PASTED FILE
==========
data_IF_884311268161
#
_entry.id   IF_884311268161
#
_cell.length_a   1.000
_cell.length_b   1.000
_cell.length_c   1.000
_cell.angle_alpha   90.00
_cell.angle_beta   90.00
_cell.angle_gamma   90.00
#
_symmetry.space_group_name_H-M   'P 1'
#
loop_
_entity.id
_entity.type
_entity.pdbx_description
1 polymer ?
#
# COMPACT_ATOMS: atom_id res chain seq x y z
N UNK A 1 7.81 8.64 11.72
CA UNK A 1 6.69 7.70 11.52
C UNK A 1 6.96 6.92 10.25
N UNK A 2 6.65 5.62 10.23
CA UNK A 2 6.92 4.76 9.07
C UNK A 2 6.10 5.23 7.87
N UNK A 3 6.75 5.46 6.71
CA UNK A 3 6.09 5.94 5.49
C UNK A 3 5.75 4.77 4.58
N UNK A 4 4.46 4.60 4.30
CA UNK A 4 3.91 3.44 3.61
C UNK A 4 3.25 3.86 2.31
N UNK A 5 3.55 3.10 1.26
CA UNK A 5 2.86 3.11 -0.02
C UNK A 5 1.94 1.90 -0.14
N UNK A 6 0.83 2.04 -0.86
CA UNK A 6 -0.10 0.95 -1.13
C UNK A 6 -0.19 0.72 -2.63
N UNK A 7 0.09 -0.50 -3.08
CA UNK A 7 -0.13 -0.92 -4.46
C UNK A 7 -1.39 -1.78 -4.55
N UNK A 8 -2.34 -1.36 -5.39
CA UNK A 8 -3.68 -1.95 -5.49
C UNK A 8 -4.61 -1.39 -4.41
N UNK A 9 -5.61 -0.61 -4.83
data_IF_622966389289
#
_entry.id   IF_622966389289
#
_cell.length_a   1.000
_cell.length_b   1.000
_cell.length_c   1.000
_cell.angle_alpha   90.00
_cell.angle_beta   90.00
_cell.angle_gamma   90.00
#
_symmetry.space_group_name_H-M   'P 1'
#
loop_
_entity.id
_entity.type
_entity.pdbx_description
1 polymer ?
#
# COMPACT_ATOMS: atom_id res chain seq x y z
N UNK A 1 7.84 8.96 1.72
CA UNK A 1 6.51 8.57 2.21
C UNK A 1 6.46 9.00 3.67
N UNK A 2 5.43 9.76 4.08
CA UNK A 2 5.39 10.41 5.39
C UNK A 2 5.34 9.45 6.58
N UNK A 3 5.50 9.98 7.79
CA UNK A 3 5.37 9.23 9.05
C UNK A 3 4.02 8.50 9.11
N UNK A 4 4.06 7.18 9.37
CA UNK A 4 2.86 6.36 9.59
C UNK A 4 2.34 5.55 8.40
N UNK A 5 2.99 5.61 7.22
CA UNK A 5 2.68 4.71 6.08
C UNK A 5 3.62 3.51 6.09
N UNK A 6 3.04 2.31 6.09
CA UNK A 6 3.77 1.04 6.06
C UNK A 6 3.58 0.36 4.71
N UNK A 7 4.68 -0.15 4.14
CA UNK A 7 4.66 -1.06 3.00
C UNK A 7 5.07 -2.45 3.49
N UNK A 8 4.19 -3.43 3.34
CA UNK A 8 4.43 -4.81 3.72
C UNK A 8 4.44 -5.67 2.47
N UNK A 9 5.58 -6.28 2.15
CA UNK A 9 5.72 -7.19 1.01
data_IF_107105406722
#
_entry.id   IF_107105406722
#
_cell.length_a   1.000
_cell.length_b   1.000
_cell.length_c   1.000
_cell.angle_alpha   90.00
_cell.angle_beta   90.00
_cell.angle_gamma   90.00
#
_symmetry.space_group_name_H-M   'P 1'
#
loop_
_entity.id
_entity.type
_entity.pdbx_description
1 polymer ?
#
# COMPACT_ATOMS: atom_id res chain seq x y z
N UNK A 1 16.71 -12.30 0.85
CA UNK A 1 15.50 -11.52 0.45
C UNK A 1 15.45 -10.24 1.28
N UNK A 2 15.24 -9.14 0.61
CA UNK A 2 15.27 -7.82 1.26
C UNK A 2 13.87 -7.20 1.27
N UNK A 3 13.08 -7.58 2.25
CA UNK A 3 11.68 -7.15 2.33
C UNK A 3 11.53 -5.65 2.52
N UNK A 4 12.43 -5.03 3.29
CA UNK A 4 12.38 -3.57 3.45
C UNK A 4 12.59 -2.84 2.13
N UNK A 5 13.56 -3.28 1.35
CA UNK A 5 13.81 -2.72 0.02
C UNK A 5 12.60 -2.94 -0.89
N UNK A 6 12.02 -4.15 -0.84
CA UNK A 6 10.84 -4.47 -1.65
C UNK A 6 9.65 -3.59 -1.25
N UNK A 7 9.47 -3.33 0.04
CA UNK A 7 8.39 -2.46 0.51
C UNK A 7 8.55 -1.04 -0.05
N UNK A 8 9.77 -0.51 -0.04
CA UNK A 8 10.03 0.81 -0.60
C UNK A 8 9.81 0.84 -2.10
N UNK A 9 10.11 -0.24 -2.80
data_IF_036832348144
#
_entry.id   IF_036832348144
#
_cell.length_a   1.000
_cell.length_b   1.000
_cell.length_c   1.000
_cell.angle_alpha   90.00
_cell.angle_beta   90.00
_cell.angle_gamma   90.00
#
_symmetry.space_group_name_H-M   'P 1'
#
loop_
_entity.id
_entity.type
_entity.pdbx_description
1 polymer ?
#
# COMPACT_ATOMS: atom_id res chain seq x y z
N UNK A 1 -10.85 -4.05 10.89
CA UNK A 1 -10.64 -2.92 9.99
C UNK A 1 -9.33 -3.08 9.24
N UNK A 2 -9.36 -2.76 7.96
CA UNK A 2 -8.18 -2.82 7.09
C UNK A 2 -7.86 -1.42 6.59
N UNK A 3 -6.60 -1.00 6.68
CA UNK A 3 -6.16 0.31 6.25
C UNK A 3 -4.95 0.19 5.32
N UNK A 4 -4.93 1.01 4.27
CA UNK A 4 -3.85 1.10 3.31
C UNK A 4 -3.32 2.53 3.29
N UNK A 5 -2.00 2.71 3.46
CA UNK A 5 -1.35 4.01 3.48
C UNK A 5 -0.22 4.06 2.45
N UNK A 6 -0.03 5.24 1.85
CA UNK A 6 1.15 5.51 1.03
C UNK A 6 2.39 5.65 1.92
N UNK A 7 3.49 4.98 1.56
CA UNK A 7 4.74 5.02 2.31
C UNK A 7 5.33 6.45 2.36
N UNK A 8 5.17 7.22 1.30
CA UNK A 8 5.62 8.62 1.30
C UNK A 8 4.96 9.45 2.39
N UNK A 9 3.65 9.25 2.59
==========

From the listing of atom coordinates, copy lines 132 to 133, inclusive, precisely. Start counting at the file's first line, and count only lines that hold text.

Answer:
C UNK A 7 8.55 -1.04 -0.05
N UNK A 8 9.77 -0.51 -0.04